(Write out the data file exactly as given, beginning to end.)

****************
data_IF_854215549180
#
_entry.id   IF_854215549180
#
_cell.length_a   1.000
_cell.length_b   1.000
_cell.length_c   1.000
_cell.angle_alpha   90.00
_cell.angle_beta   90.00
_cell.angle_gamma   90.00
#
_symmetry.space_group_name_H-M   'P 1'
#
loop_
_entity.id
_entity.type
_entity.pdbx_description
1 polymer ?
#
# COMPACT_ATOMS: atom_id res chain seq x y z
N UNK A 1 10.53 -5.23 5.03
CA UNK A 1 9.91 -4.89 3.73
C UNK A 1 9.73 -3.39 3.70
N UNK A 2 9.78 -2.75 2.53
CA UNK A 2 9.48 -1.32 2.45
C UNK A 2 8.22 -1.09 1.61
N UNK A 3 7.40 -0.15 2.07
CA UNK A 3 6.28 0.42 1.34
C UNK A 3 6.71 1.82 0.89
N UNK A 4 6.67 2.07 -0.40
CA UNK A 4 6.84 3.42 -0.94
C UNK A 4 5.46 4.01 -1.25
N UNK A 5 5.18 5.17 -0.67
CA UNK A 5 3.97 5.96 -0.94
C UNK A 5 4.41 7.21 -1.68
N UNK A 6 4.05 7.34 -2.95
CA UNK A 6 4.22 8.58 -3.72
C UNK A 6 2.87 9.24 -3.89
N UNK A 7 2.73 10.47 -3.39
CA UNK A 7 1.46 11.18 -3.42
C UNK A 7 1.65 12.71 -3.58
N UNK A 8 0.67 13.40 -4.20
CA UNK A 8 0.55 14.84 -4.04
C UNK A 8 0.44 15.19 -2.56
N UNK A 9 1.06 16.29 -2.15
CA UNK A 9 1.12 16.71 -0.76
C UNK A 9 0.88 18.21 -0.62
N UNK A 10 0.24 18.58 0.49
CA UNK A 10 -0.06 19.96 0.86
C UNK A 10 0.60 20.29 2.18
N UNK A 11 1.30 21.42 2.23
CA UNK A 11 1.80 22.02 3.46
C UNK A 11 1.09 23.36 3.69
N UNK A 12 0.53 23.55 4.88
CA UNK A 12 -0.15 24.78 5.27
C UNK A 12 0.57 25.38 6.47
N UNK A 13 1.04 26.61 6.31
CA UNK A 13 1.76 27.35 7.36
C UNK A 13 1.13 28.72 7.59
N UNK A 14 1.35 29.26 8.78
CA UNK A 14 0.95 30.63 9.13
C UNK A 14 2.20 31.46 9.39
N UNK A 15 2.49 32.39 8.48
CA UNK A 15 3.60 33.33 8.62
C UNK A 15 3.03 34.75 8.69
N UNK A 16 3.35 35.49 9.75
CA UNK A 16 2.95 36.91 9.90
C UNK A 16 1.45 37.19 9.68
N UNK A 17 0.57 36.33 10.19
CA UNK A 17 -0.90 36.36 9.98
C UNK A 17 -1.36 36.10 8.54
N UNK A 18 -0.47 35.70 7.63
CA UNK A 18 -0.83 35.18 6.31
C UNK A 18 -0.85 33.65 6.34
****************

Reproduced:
data_IF_854215549180
#
_entry.id   IF_854215549180
#
_cell.length_a   1.000
_cell.length_b   1.000
_cell.length_c   1.000
_cell.angle_alpha   90.00
_cell.angle_beta   90.00
_cell.angle_gamma   90.00
#
_symmetry.space_group_name_H-M   'P 1'
#
loop_
_entity.id
_entity.type
_entity.pdbx_description
1 polymer ?
#
# COMPACT_ATOMS: atom_id res chain seq x y z
N UNK A 1 10.53 -5.23 5.03
CA UNK A 1 9.91 -4.89 3.73
C UNK A 1 9.73 -3.39 3.70
N UNK A 2 9.78 -2.75 2.53
CA UNK A 2 9.48 -1.32 2.45
C UNK A 2 8.22 -1.09 1.61
N UNK A 3 7.40 -0.15 2.07
CA UNK A 3 6.28 0.42 1.34
C UNK A 3 6.71 1.82 0.89
N UNK A 4 6.67 2.07 -0.40
CA UNK A 4 6.84 3.42 -0.94
C UNK A 4 5.46 4.01 -1.25
N UNK A 5 5.18 5.17 -0.67
CA UNK A 5 3.97 5.96 -0.94
C UNK A 5 4.41 7.21 -1.68
N UNK A 6 4.05 7.34 -2.95
CA UNK A 6 4.22 8.58 -3.72
C UNK A 6 2.87 9.24 -3.89
N UNK A 7 2.73 10.47 -3.39
CA UNK A 7 1.46 11.18 -3.42
C UNK A 7 1.65 12.71 -3.58
N UNK A 8 0.67 13.40 -4.20
CA UNK A 8 0.55 14.84 -4.04
C UNK A 8 0.44 15.19 -2.56
N UNK A 9 1.06 16.29 -2.15
CA UNK A 9 1.12 16.71 -0.76
C UNK A 9 0.88 18.21 -0.62
N UNK A 10 0.24 18.58 0.49
CA UNK A 10 -0.06 19.96 0.86
C UNK A 10 0.60 20.29 2.18
N UNK A 11 1.30 21.42 2.23
CA UNK A 11 1.80 22.02 3.46
C UNK A 11 1.09 23.36 3.69
N UNK A 12 0.53 23.55 4.88
CA UNK A 12 -0.15 24.78 5.27
C UNK A 12 0.57 25.38 6.47
N UNK A 13 1.04 26.61 6.31
CA UNK A 13 1.76 27.35 7.36
C UNK A 13 1.13 28.72 7.59
N UNK A 14 1.35 29.26 8.78
CA UNK A 14 0.95 30.63 9.13
C UNK A 14 2.20 31.46 9.39
N UNK A 15 2.49 32.39 8.48
CA UNK A 15 3.60 33.33 8.62
C UNK A 15 3.03 34.75 8.69
N UNK A 16 3.35 35.49 9.75
CA UNK A 16 2.95 36.91 9.90
C UNK A 16 1.45 37.19 9.68
N UNK A 17 0.57 36.33 10.19
CA UNK A 17 -0.90 36.36 9.98
C UNK A 17 -1.36 36.10 8.54
N UNK A 18 -0.47 35.70 7.63
CA UNK A 18 -0.83 35.18 6.31
C UNK A 18 -0.85 33.65 6.34